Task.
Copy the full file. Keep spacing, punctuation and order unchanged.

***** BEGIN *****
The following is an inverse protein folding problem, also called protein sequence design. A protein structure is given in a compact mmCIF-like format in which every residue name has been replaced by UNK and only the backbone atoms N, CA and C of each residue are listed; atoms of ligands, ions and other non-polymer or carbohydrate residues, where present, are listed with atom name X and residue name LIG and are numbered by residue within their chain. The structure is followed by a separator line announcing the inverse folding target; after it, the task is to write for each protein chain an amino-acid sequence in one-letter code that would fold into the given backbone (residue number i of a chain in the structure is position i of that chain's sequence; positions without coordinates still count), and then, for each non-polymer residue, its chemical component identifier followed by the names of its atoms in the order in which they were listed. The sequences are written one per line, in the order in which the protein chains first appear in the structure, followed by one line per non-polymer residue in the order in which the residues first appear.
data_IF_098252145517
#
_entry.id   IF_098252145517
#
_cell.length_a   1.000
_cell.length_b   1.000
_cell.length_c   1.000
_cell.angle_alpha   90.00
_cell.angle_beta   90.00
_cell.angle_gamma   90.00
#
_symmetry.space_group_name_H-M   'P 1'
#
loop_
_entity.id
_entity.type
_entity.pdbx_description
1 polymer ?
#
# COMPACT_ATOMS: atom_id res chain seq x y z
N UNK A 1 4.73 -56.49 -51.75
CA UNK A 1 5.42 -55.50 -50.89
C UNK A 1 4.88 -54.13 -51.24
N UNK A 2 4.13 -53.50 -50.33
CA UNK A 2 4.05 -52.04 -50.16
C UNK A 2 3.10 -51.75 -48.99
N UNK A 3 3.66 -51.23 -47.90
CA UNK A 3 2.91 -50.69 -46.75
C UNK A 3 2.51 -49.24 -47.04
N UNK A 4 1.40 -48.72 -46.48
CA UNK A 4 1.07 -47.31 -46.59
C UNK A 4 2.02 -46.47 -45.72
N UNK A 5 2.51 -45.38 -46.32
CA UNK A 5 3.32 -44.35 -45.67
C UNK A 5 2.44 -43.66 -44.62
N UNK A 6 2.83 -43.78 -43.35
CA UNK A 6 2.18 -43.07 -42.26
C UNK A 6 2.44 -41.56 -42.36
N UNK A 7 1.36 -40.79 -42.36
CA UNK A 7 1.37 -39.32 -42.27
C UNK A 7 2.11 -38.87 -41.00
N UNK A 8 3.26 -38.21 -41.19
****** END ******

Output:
The following is an inverse protein folding problem, also called protein sequence design. A protein structure is given in a compact mmCIF-like format in which every residue name has been replaced by UNK and only the backbone atoms N, CA and C of each residue are listed; atoms of ligands, ions and other non-polymer or carbohydrate residues, where present, are listed with atom name X and residue name LIG and are numbered by residue within their chain. The structure is followed by a separator line announcing the inverse folding target; after it, the task is to write for each protein chain an amino-acid sequence in one-letter code that would fold into the given backbone (residue number i of a chain in the structure is position i of that chain's sequence; positions without coordinates still count), and then, for each non-polymer residue, its chemical component identifier followed by the names of its atoms in the order in which they were listed. The sequences are written one per line, in the order in which the protein chains first appear in the structure, followed by one line per non-polymer residue in the order in which the residues first appear.
data_IF_098252145517
#
_entry.id   IF_098252145517
#
_cell.length_a   1.000
_cell.length_b   1.000
_cell.length_c   1.000
_cell.angle_alpha   90.00
_cell.angle_beta   90.00
_cell.angle_gamma   90.00
#
_symmetry.space_group_name_H-M   'P 1'
#
loop_
_entity.id
_entity.type
_entity.pdbx_description
1 polymer ?
#
# COMPACT_ATOMS: atom_id res chain seq x y z
N UNK A 1 4.73 -56.49 -51.75
CA UNK A 1 5.42 -55.50 -50.89
C UNK A 1 4.88 -54.13 -51.24
N UNK A 2 4.13 -53.50 -50.33
CA UNK A 2 4.05 -52.04 -50.16
C UNK A 2 3.10 -51.75 -48.99
N UNK A 3 3.66 -51.23 -47.90
CA UNK A 3 2.91 -50.69 -46.75
C UNK A 3 2.51 -49.24 -47.04
N UNK A 4 1.40 -48.72 -46.48
CA UNK A 4 1.07 -47.31 -46.59
C UNK A 4 2.02 -46.47 -45.72
N UNK A 5 2.51 -45.38 -46.32
CA UNK A 5 3.32 -44.35 -45.67
C UNK A 5 2.44 -43.66 -44.62
N UNK A 6 2.83 -43.78 -43.35
CA UNK A 6 2.18 -43.07 -42.26
C UNK A 6 2.44 -41.56 -42.36
N UNK A 7 1.36 -40.79 -42.36
CA UNK A 7 1.37 -39.32 -42.27
C UNK A 7 2.11 -38.87 -41.00
N UNK A 8 3.26 -38.21 -41.19